Your Body, Your Choice: Who do you want in your delivery room?

Who do you want in your delivery room

 I’m sure you’ve thought much about what your baby’s birth will be like. Have you imagined how amazing it will be to finally meet your baby face to face and gaze into each other’s eyes? What will that moment feel like? Will it be everything you imagined, or more?

Perhaps you’ve been worried about how you will handle the physical demands of labor and birth, or maybe you are feeling confident and excited about going through the process of birthing. No matter how much you’ve thought about this upcoming life-bringing and life-changing day, I’m going to give you some things to think about that perhaps you haven’t considered.

Have you put much thought into who will be invited into your birthing space, and what the involvement of others might look like? I’m sure you’ve selected your birth attendant and hopefully you feel good about them. If possible, I’m sure you’d like your partner there to provide encouragement. Will anyone else be there? Mother? Sister? Friend?

 As much as you might be tempted to think about the feelings of others first as you decide who will be present during your labor and birth, don’t let the fear of hurting others feelings take over in your decision making. I am giving you permission to be “selfish” in this instance and think about who you feel emotionally comfortable and safe with. Those are the only people that should surround you, bottom line!

 If you really want your mother there because you have a strong emotional bond that will be helpful during this venerable time, don’t feel pressured into allowing in your mother-in-law just to be “fair.” What is most fair is that YOU feel comfortable, and that is the only fair thing anyone who loves you should be concerned with.

 I’ve seen that uneasy look in too many a woman’s eye during labor and birth as a certain person or people come into the room. When I pick up on that, I whisper to inquire if she’d like me to ask them to step out, but often she lets them remain because she wants to spare feelings. That just makes me sad because I think the feelings of the mother are the most important at that moment.

Just think about it, do you want ANY of your thoughts to be consumed with how you wish __________ was not there? Every sense and emotion should be free and open to experiencing these miraculous moments. Don’t cheat yourself out of that. It’s up to you and hopefully your partner to defend and protect your birthing space.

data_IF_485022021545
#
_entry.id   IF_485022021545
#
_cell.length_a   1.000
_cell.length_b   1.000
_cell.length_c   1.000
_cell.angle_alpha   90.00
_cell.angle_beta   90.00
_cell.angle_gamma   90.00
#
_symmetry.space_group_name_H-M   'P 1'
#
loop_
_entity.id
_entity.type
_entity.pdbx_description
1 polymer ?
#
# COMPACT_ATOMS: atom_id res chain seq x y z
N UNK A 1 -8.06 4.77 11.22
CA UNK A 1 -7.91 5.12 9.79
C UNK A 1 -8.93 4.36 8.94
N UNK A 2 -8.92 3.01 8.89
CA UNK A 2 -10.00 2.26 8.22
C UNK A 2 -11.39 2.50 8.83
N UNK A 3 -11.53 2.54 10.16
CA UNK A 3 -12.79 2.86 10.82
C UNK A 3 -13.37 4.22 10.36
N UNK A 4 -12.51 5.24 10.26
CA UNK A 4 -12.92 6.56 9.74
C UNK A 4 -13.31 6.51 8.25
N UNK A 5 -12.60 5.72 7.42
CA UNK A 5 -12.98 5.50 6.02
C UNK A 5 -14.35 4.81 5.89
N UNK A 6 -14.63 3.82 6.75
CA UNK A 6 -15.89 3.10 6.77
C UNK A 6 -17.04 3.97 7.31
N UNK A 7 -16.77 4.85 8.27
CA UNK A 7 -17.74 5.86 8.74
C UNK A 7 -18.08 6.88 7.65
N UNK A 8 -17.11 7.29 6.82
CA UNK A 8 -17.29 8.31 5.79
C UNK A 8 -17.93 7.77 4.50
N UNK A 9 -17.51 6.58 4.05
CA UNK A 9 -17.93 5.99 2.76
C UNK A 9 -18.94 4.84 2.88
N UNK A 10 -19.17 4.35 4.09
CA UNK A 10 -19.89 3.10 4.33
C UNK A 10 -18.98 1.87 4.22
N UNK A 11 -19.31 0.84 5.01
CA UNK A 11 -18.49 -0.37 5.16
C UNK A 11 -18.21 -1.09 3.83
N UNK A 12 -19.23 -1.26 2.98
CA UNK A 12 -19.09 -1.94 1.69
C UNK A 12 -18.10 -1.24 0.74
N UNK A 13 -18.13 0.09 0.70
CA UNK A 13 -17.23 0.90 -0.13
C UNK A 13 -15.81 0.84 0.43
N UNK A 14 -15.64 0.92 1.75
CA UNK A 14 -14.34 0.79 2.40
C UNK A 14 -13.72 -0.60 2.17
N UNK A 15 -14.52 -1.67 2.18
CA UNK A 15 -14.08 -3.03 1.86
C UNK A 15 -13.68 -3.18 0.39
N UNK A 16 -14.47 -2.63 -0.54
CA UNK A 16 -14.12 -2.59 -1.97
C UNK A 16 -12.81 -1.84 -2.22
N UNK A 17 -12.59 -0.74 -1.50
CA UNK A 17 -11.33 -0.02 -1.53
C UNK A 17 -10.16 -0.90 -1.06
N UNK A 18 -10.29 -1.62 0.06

If you are being hit up by excited loved ones asking if they can be there to see your baby born, don’t agree just to be nice. Unless you feel deep down in your gut that you would be blessed and helped by their presence, it’s best not to make a promise of admittance you’ll later regret.  Hospitals and birthing centers often restrict the number of visitors during labor and birth, so get that information and then decide with that info in mind. While the facility may tell you five visitors COULD be there, it doesn’t mean you need that many. If you only want your partner and one other person, that is what you should have.

Here are some ideas of what you might say to loved ones to let them down gently.

1.) I’ve actually not put much thought into who I feel comfortable with having there. I will think about it and let you know.

2.) I’m sure you are excited and want to participate, but after putting it to a lot of thought; I really want just ___________ there to keep it very intimate and quiet. I know I can count on your understanding and support.

 3.) After thinking and pondering, I’ve realized how emotionally and physically venerable I will feel. While I love you very much, I would feel uneasy with you being there. I’ve decided that the presence of (names of invited) will help me feel the most relaxed and comfortable.

As a labor nurse I’ve seen a lot of unwelcomed and unnecessary drama play out in birthing rooms and hallways as hurt and angry people find out for the first time that they will not be there. I’ve often contemplated how much better and more peaceful this day could have been for this mom and baby if her wishes had simply been expressed in advance. I know it can be a delicate and awkward thing, but your needs and feelings as the birthing woman trump anyone else’s. Someone who may feel entitled to be present is operating out of a greater concern for themselves rather than that of the mother. Given enough time to process, most reasonable people come to realize that.

The sooner you decide which visitors you are comfortable with and when, the better. Expressing those decisions to your loved ones as soon as possible will let them get over any disappointment they might feel and eventually come to support your wishes. This will allow you, and your loved ones to feel more relaxed and at ease during your labor and birth.

If you’ve expressed your desires to that certain loved one and they are resistant to your wishes and you worry they may try to bully themselves into where they are not wanted, give a heads up to your nurse or other birth attendant. Speaking from experience, they will happily be the “bad guy” and defend your birthing space if you need back up.

While every aspect of labor and birth cannot always be predicted and controlled, in this one matter you do have control, so don’t be afraid to express your wishes. I hope this advice helps empower you, and I wish you all the best as you plan and prepare for your baby’s arrival.